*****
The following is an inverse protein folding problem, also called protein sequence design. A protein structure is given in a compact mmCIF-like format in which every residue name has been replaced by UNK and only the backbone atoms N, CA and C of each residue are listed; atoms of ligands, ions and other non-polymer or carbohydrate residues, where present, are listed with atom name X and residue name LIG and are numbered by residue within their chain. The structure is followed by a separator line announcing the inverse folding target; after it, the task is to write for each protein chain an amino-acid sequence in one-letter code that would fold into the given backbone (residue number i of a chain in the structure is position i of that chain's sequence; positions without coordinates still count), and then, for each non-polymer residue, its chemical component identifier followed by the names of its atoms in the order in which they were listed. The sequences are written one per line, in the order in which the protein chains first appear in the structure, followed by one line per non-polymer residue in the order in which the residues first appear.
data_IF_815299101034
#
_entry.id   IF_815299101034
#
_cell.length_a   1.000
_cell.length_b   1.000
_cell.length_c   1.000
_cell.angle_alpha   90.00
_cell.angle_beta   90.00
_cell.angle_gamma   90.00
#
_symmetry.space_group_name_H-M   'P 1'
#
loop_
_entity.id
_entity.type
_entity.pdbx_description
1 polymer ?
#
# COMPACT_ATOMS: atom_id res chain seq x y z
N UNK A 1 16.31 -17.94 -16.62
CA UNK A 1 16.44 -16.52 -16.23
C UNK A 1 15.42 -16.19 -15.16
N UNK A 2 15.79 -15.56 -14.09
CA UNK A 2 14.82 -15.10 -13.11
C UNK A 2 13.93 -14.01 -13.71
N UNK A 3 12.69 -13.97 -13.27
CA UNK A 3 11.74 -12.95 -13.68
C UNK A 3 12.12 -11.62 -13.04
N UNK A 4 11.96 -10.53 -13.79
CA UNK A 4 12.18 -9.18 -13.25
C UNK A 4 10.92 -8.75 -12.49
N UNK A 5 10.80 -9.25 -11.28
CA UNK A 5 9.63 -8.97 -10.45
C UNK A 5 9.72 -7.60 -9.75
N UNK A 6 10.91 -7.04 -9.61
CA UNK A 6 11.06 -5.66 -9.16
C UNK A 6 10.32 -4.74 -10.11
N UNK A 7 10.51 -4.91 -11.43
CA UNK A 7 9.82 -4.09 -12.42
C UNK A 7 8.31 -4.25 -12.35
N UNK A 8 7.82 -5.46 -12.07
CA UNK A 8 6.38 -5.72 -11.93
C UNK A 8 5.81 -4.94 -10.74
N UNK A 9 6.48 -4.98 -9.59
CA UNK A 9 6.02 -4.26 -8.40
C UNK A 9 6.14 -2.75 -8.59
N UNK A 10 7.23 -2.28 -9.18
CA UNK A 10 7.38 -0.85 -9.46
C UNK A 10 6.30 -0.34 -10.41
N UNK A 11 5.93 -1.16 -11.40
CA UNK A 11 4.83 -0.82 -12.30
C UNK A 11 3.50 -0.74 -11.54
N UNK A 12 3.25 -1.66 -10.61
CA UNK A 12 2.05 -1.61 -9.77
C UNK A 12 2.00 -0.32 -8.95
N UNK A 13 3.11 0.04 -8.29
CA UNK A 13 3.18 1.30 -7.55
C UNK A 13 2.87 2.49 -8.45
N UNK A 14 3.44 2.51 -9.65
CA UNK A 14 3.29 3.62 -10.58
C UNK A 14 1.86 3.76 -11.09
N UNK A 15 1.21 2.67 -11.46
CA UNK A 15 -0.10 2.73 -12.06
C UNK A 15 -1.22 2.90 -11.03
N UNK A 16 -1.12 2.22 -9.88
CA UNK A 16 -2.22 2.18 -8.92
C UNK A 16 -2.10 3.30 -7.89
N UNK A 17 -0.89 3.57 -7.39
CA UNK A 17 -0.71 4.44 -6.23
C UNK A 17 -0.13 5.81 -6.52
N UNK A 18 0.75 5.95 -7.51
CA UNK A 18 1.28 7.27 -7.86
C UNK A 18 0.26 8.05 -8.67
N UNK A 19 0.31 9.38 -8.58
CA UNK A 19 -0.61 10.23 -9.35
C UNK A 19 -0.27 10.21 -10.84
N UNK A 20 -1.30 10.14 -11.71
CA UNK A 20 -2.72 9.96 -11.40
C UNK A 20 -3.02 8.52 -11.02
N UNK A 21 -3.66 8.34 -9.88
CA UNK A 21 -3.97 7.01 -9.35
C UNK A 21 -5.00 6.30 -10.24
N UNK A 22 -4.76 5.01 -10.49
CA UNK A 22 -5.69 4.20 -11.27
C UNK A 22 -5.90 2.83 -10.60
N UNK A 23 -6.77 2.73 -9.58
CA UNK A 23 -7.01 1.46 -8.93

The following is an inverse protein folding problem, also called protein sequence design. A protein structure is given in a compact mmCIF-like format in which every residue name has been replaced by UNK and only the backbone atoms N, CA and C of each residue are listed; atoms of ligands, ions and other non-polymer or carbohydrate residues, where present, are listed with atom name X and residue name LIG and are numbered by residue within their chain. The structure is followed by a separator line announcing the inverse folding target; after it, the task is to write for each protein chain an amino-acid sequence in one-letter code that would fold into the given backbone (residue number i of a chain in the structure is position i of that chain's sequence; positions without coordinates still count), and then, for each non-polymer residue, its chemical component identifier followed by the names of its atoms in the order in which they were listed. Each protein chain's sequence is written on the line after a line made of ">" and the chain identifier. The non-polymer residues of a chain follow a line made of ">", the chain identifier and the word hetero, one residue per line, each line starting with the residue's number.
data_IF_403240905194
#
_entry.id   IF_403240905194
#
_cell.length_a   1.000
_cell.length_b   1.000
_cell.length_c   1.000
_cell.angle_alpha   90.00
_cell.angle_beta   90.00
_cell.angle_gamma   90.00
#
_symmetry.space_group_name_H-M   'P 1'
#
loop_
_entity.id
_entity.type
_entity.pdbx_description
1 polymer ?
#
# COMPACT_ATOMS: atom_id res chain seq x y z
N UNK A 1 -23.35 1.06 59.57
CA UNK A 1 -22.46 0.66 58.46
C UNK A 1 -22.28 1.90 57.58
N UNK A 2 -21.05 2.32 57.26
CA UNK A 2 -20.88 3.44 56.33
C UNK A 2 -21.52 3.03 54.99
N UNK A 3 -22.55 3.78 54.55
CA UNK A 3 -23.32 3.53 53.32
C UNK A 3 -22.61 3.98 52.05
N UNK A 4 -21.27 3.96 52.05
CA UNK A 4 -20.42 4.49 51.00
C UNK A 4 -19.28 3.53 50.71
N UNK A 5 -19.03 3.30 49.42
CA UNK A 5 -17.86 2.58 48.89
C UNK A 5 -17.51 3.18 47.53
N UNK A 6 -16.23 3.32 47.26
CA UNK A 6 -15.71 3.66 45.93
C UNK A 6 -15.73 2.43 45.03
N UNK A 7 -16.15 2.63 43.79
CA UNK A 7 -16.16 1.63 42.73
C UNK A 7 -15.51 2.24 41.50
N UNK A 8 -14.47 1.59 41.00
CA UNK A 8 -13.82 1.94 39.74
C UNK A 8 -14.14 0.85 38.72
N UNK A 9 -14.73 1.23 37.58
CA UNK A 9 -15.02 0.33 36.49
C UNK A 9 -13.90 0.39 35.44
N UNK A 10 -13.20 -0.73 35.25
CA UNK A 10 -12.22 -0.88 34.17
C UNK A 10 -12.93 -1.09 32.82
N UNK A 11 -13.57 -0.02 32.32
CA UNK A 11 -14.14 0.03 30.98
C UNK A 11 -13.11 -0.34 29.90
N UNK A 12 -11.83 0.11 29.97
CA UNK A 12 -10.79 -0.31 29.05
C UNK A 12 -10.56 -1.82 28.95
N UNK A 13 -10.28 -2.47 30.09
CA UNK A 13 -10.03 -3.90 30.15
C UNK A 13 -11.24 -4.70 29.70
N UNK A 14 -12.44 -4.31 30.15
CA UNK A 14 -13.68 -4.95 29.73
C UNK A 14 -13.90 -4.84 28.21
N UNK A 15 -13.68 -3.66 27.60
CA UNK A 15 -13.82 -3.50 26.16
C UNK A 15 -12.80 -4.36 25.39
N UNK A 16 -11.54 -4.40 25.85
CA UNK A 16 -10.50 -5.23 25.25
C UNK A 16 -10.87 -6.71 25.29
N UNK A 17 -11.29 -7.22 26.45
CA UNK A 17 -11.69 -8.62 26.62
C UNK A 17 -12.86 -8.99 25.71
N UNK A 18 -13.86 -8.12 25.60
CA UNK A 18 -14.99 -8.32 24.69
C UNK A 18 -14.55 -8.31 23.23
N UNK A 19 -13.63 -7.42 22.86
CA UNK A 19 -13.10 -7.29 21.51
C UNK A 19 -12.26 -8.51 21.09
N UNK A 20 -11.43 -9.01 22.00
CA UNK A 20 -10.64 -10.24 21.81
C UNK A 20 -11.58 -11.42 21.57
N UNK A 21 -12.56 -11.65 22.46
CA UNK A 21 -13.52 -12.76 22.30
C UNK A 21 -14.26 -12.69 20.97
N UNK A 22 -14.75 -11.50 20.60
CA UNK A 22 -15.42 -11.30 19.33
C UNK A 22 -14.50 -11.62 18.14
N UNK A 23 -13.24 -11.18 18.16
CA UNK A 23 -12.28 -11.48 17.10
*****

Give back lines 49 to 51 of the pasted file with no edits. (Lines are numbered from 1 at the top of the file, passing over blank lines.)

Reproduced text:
N UNK A 10 7.23 -2.28 -9.18
CA UNK A 10 7.38 -0.85 -9.46
C UNK A 10 6.30 -0.34 -10.41